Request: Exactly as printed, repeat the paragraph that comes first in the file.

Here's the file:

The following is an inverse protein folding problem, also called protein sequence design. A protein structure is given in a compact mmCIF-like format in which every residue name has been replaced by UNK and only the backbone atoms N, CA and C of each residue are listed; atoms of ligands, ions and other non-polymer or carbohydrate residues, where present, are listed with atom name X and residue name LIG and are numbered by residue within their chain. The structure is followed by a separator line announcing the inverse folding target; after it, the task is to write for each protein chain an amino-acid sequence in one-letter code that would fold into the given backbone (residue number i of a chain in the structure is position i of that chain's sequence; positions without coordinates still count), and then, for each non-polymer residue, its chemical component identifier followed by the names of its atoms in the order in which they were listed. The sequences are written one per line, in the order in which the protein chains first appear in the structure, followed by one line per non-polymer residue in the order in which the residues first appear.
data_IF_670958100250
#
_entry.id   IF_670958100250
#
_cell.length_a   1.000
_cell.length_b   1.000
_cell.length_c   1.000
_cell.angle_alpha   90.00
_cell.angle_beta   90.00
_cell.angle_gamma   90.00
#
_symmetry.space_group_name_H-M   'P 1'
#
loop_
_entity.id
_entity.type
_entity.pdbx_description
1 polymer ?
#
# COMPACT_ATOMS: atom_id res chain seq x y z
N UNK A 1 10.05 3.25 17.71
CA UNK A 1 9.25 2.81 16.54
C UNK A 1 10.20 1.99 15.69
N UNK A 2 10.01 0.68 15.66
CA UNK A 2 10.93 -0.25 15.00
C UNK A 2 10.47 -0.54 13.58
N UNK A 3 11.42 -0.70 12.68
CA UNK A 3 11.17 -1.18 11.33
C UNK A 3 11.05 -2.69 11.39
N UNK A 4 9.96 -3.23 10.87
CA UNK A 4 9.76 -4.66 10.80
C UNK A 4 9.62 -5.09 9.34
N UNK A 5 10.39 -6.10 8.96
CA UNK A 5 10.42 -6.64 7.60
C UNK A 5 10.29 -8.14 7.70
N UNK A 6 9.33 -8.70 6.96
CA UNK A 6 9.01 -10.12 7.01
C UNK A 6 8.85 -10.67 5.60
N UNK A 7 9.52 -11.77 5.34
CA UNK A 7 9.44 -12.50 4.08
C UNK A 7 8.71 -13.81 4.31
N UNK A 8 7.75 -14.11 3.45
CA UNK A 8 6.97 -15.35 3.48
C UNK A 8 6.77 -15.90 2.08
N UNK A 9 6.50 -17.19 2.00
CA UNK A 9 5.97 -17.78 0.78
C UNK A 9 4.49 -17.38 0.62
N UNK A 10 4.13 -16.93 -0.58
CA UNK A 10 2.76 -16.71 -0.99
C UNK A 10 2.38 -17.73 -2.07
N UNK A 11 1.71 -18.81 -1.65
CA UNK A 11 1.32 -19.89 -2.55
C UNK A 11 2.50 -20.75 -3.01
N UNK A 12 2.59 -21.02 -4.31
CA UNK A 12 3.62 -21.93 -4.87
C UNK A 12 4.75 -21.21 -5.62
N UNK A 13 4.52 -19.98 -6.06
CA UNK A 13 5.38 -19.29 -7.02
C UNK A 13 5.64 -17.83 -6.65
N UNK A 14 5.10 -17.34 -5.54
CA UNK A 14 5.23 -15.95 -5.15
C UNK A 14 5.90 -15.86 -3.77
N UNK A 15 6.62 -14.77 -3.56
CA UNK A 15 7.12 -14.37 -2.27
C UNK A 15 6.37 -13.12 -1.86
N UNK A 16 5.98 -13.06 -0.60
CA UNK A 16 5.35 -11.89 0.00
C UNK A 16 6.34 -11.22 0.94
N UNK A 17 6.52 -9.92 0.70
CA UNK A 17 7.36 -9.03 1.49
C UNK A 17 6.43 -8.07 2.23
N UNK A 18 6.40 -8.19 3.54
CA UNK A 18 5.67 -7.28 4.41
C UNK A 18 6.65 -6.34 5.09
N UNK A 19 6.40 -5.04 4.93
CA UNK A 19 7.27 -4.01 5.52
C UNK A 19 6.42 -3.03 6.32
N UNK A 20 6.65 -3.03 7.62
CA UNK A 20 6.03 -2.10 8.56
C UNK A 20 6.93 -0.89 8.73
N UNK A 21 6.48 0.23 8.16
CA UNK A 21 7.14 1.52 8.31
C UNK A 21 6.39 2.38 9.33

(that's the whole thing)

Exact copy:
The following is an inverse protein folding problem, also called protein sequence design. A protein structure is given in a compact mmCIF-like format in which every residue name has been replaced by UNK and only the backbone atoms N, CA and C of each residue are listed; atoms of ligands, ions and other non-polymer or carbohydrate residues, where present, are listed with atom name X and residue name LIG and are numbered by residue within their chain. The structure is followed by a separator line announcing the inverse folding target; after it, the task is to write for each protein chain an amino-acid sequence in one-letter code that would fold into the given backbone (residue number i of a chain in the structure is position i of that chain's sequence; positions without coordinates still count), and then, for each non-polymer residue, its chemical component identifier followed by the names of its atoms in the order in which they were listed. The sequences are written one per line, in the order in which the protein chains first appear in the structure, followed by one line per non-polymer residue in the order in which the residues first appear.